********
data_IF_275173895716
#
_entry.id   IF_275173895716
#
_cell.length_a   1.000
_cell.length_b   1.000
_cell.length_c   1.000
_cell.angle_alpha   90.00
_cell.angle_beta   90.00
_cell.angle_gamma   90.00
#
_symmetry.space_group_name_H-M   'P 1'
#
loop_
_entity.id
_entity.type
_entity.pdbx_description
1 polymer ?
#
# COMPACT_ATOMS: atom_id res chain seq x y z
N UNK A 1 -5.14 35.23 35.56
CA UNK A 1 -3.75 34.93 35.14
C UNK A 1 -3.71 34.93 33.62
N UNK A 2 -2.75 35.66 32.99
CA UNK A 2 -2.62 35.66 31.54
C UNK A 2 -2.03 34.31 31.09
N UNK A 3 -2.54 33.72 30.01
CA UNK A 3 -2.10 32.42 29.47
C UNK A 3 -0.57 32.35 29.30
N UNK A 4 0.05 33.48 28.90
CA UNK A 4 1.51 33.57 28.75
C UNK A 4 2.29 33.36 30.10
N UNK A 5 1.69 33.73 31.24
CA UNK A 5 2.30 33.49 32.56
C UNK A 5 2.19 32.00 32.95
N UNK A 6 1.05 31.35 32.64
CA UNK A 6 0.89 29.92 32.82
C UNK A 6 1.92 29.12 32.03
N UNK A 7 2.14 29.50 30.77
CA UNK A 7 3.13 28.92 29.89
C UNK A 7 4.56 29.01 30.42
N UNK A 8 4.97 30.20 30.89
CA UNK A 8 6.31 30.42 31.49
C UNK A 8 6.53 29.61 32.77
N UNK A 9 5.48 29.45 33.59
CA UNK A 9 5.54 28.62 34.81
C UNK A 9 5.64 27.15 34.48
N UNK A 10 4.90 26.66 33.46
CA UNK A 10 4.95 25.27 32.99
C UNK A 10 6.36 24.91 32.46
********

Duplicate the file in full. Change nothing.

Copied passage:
data_IF_275173895716
#
_entry.id   IF_275173895716
#
_cell.length_a   1.000
_cell.length_b   1.000
_cell.length_c   1.000
_cell.angle_alpha   90.00
_cell.angle_beta   90.00
_cell.angle_gamma   90.00
#
_symmetry.space_group_name_H-M   'P 1'
#
loop_
_entity.id
_entity.type
_entity.pdbx_description
1 polymer ?
#
# COMPACT_ATOMS: atom_id res chain seq x y z
N UNK A 1 -5.14 35.23 35.56
CA UNK A 1 -3.75 34.93 35.14
C UNK A 1 -3.71 34.93 33.62
N UNK A 2 -2.75 35.66 32.99
CA UNK A 2 -2.62 35.66 31.54
C UNK A 2 -2.03 34.31 31.09
N UNK A 3 -2.54 33.72 30.01
CA UNK A 3 -2.10 32.42 29.47
C UNK A 3 -0.57 32.35 29.30
N UNK A 4 0.05 33.48 28.90
CA UNK A 4 1.51 33.57 28.75
C UNK A 4 2.29 33.36 30.10
N UNK A 5 1.69 33.73 31.24
CA UNK A 5 2.30 33.49 32.56
C UNK A 5 2.19 32.00 32.95
N UNK A 6 1.05 31.35 32.64
CA UNK A 6 0.89 29.92 32.82
C UNK A 6 1.92 29.12 32.03
N UNK A 7 2.14 29.50 30.77
CA UNK A 7 3.13 28.92 29.89
C UNK A 7 4.56 29.01 30.42
N UNK A 8 4.97 30.20 30.89
CA UNK A 8 6.31 30.42 31.49
C UNK A 8 6.53 29.61 32.77
N UNK A 9 5.48 29.45 33.59
CA UNK A 9 5.54 28.62 34.81
C UNK A 9 5.64 27.15 34.48
N UNK A 10 4.90 26.66 33.46
CA UNK A 10 4.95 25.27 32.99
C UNK A 10 6.36 24.91 32.46